Thanks for the protein powder tip! I am just curious – when you say 50/50 blend of the two powders, are you measuring by volume or weight?
It’s a very scientific process, Susan. I add a bunch of the pea protein powder to a container and then add a bunch more brown rice powder 🙂 haha, I don’t measure at all, as long as the blend is somewhere close to even, that’s good enough for me! 😀
Andrew – great recipe! I made them first thing when I got home from work last night! So delicious!
I did have trouble with getting the bars to stick together well. They are still flakey after being in the freezer overnight. I slowly added more dates, maple syrup, and PB to try to get a good, sticky form, but it didn’t turn out well. I ended up adding an extra 4 dates, 2-3 T. maple syrup, and 2 T. PB – which I’d rather not add that much more. Suggestions on what I may have done wrong??
Hi Stacy, so I just saw your comment and immediately went to my kitchen and made another test batch of this recipe to make sure something wasn’t wrong. Just like before, these came out very sticky. The thing is, it takes several minutes in the food processor to get there…
Think of this like making peanut butter. After pulsing peanuts a few times you’ll have a very crumbly mixture that would never hold together, but keep going and you end up with a buttery consistency as they break down. This is similar. It’ll be crumbly at first and get progressively more sticky as you continue.
That may be why yours were too crumbly? I’ve updated the post with a little blurb making it extra clear to process until smooth.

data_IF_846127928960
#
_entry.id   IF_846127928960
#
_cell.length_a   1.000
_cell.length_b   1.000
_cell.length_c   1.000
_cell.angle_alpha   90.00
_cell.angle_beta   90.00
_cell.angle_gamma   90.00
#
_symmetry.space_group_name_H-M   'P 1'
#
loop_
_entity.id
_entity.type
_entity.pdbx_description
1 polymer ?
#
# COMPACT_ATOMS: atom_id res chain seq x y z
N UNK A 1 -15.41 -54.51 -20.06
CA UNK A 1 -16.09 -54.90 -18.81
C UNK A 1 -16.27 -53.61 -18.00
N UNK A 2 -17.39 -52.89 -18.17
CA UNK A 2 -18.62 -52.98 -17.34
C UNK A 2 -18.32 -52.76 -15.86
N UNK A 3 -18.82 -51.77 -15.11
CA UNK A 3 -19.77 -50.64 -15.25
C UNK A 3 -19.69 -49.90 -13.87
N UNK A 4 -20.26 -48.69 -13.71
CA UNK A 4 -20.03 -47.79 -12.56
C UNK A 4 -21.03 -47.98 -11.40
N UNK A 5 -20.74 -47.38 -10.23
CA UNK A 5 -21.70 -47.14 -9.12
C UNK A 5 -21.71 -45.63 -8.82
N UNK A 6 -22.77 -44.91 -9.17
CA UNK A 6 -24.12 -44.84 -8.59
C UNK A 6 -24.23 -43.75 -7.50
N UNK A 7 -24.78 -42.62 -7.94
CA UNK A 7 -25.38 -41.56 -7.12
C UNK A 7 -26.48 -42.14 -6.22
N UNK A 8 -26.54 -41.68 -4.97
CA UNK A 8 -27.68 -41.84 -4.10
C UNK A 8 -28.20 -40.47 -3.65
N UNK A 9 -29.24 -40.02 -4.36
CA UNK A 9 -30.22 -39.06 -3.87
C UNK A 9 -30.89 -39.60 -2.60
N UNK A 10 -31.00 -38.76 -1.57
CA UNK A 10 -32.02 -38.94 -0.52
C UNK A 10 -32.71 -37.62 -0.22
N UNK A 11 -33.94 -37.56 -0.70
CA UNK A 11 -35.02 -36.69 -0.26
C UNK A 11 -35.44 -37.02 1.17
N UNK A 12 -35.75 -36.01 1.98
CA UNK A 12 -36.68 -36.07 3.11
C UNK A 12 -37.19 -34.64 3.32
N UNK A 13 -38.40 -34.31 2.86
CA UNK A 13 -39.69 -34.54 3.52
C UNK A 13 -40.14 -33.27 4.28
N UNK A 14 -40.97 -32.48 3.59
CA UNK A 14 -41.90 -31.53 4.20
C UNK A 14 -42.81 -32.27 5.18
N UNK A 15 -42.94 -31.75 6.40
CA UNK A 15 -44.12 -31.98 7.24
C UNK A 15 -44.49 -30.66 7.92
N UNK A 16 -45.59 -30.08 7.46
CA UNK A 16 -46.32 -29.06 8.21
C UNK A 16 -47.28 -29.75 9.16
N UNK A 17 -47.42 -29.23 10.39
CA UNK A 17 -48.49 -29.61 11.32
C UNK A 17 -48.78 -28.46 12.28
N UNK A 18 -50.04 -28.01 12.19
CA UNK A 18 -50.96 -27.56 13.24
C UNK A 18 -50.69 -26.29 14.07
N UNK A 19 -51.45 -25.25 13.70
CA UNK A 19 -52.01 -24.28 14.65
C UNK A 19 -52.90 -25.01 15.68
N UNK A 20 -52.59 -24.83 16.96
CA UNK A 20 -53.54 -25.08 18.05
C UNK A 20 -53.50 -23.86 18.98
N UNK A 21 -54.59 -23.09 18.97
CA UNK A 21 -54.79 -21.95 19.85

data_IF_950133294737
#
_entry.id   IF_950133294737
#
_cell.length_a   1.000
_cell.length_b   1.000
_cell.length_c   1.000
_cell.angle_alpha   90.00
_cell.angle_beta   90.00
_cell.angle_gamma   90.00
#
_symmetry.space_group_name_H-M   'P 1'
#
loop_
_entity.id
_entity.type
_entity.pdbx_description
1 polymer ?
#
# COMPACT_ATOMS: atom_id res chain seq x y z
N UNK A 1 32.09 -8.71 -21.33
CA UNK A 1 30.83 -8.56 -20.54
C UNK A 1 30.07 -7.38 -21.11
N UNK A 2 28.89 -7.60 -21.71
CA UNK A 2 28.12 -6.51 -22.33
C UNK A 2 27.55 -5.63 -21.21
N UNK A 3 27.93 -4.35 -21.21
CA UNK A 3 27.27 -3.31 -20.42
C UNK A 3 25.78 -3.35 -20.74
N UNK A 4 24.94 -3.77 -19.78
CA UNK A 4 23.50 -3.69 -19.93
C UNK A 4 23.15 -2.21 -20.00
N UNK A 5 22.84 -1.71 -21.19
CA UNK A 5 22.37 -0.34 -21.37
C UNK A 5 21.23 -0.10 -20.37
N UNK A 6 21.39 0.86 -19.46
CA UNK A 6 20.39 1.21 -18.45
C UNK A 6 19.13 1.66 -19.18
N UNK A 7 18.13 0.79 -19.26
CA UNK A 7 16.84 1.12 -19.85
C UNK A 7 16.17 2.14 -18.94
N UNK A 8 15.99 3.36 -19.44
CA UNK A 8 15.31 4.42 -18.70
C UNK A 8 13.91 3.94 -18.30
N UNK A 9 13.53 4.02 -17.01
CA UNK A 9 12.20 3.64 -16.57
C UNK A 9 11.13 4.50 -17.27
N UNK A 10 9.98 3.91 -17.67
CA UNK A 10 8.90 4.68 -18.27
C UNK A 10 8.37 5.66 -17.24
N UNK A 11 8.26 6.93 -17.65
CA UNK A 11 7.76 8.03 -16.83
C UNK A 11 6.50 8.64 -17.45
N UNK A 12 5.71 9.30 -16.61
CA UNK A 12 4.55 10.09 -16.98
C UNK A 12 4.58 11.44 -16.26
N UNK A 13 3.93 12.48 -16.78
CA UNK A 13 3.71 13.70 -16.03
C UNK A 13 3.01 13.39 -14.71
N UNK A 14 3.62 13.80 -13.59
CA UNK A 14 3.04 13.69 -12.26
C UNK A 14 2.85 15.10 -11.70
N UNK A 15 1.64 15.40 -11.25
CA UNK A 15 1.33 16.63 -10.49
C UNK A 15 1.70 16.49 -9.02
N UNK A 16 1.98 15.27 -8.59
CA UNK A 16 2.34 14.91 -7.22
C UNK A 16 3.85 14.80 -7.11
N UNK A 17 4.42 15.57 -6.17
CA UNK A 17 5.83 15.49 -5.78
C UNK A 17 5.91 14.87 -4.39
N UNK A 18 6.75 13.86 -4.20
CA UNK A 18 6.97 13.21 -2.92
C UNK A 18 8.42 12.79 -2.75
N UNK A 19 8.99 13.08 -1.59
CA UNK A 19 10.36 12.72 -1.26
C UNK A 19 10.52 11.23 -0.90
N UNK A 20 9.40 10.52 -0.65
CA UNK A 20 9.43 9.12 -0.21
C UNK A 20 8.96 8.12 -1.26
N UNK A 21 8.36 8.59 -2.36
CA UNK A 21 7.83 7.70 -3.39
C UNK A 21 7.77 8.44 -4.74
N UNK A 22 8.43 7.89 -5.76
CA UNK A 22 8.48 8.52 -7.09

Ahhh, so it wasn’t the recipe, it was my impatience! Can you blame me?! 😉 Even though the texture didn’t turn out well for me, the taste is amazing!!
That’s very kind of you to re-try the recipe to ensure it was correct. Thanks so much! And sorry you now have another batch to eat. 😉
I made these yesterday and they are amazing! I’m glad you love peanut butter flavored things as much as I do.
My oats didn’t turn into flour at all though- I just went with it and added a little more maple syrup and peanut butter. Maybe it’s my food processor? They just sat in the bottom of the bowl while it was spinning and didn’t get chopped at all.
That’s so weird that your oats just sat at the bottom. Even if they didn’t reach the blades, the vortex alone should be enough to spin them up and around the bowl, getting chopped along the way. In the future you could either try making more oat flour – adding a cup of oats should bring them above the blades and then they’ll definitely get chopped, and you can save the rest for later. Or, simply buy oat flour already made. Regardless, I’m glad you liked them!! 🙂
Hi there! Thanks for the recipe! I actually made a pumpkin pie variety of bar and was going to try the peanut butter next. Someone told me the dates do a lot better if you soak them for 4-6 hours in water before making the bars so I’m going to try that this time around. Thanks for the tips!
Hi Ali, very cool! Yes, soaking dates makes them a little softer but it can also add a lot of liquid to the recipe, so be mindful of that. It really just depends on how hard vs chewy your dates are to start.
The bars look delicious!
What are the nutrition facts ?
Thank you! I don’t know, but I did write a blog post on how to find out 🙂 https://www.oneingredientchef.com/how-to-get-nutrition-facts/
Oh my these are AWESOME! I’ve been looking for a peanut bar to swap out my “Perfect Bar $3.00 a bar” habit and yours are the bomb! Thank you 🙂